More, more, more. I see it all the time. The need to acquire more, purchase more, brag more, compete more... For what? Didn't Covid teach us to have a deeper purpose in our lives, to have more compassion, to have new perspectives and approaches to living? Yet so many are still not reading the signs and have not detached themselves from meaningless materialism, have not stopped associating their self-worth with their net-worth, have not realized that at some point it is more meaningful to work less even if they earn less in order to live more.
Through my lens, and I know I tend to often look through unconventional lenses, but hey, looking at things differently has helped me lead quite a different life over the years, "the haves and have nots" was never a matter of wealth versus poverty to me. I always picked up on the subtle, and not so subtle, cues of how many people who seemingly had the most really had so little, and I knew I never wanted to be like them. When I listen to people speak or read their memoirs or watch their lives unfold as a friend, I never look at what they have or have not in a financial sense. Instead, I look at and listen to what they have to offer in their wisdom, experience, or life lessons. A person's financial success has never ever been of any interest to me. Living in New York City since 1998, we have met extremely financially successful people. Never, ever, ever, did I bat an eye. Because I knew that I had something most of them could never buy: time. That is, time to live my fullest and richest life before the big clock stops ticking.
At a certain point in your career track, early on while you are still young, make time to enjoy your life. Assess your values and goals. Are you working your ass off to make mortgage payments each month? Sell the property. Don't be a slave to a house. Are you working endless hours to maintain your high-level title and extravagant lifestyle? Think about your title of Mom or Dad and how you play the most important role in your child's life. They grow up fast. You don't want to miss it. What's on your list of things to tackle "one day"? The only day is this day, so don't push checking off those bucket list checkboxes too long.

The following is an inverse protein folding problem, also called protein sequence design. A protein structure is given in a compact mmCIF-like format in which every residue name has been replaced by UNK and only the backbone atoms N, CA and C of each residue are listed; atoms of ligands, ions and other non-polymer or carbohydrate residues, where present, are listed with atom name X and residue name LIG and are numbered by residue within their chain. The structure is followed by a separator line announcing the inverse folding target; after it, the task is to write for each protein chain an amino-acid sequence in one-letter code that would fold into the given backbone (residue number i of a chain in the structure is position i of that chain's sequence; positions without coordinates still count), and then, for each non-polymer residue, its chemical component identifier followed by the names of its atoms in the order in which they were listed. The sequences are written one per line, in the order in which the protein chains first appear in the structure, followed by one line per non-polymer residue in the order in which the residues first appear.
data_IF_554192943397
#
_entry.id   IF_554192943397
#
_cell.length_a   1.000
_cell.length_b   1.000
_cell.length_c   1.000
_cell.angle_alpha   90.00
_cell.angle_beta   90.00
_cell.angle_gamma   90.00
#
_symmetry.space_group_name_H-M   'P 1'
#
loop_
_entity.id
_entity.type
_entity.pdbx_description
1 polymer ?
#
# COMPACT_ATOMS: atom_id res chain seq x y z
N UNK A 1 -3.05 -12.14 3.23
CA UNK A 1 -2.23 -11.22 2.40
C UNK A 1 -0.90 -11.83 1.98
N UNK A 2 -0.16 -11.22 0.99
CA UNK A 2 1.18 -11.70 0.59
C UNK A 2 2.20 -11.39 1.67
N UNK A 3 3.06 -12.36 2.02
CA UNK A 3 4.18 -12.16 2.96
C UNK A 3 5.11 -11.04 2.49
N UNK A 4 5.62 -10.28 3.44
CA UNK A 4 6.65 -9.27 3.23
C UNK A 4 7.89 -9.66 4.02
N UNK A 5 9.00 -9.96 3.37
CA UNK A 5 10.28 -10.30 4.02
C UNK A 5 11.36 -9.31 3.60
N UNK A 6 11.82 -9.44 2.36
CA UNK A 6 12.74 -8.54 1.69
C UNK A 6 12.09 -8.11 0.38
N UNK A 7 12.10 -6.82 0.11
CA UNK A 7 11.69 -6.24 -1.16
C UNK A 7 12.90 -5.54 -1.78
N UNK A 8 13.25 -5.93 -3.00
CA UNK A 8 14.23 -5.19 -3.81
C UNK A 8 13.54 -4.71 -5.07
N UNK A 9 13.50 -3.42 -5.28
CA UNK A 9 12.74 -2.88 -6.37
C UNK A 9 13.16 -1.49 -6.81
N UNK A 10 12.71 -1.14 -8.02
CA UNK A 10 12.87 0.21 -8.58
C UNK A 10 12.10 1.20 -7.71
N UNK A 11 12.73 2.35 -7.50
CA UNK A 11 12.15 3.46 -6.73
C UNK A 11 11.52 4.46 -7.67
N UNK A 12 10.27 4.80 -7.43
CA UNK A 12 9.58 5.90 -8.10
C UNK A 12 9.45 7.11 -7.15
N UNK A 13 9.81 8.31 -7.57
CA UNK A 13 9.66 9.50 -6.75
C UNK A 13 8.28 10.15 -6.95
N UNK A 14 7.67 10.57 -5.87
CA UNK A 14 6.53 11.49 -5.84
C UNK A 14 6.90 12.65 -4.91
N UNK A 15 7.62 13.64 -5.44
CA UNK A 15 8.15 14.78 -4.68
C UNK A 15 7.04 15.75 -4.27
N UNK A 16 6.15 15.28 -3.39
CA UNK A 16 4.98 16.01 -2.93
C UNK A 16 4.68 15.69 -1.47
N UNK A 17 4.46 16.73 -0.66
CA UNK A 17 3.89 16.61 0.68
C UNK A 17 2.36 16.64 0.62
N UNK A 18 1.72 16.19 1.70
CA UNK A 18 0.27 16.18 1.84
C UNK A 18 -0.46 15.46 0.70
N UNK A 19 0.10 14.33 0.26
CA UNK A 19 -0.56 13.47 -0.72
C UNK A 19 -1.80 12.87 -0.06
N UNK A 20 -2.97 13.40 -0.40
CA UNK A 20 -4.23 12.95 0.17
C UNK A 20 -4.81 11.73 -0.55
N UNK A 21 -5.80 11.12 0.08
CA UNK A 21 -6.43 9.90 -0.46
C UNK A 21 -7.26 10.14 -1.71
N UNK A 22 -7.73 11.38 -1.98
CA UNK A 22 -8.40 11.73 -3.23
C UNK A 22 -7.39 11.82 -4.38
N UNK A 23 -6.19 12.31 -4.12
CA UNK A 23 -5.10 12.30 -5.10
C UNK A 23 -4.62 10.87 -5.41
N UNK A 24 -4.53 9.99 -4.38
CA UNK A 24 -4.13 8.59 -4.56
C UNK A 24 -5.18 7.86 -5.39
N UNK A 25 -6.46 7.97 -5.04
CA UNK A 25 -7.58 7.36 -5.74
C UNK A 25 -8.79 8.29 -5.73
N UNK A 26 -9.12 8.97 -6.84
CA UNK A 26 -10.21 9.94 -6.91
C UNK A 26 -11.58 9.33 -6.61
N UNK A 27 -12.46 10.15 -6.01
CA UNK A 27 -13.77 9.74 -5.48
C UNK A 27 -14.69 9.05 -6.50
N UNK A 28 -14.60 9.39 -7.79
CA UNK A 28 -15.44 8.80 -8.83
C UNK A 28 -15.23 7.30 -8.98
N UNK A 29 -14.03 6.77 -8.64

Life is about creating memories, servicing others, transforming, evolving, impacting, experiencing... not acquiring "stuff". If you are lucky enough to gain fulfillment through your job, embrace that while also being mindful when you get stressed out and when it requires you to put the people and things that you love on hold. Check-in with yourself often and reassess.
I hope that by reading this you can ask yourself if you are a have or a have not. Do you have time to enjoy the things you love? Do you have time to spend with the people you love? Do you have compassion for others? Do you have time to serve others in your community? Do you have time for adventures and new experiences that will shape you in new ways? Do you have time to do absolutely nothing so that you can figure out everything?
Make time. Please, please, please make time. I am continuously baffled by how so few people have changed during the era of Covid. This pandemic is a HUGE call to change. Change your life, your perspective, your habits, your thought patterns, your gestures. Live your best life and help others live their best ones too.
Start today by realizing that you have the time to do one nice thing for yourself AND one nice thing for someone else.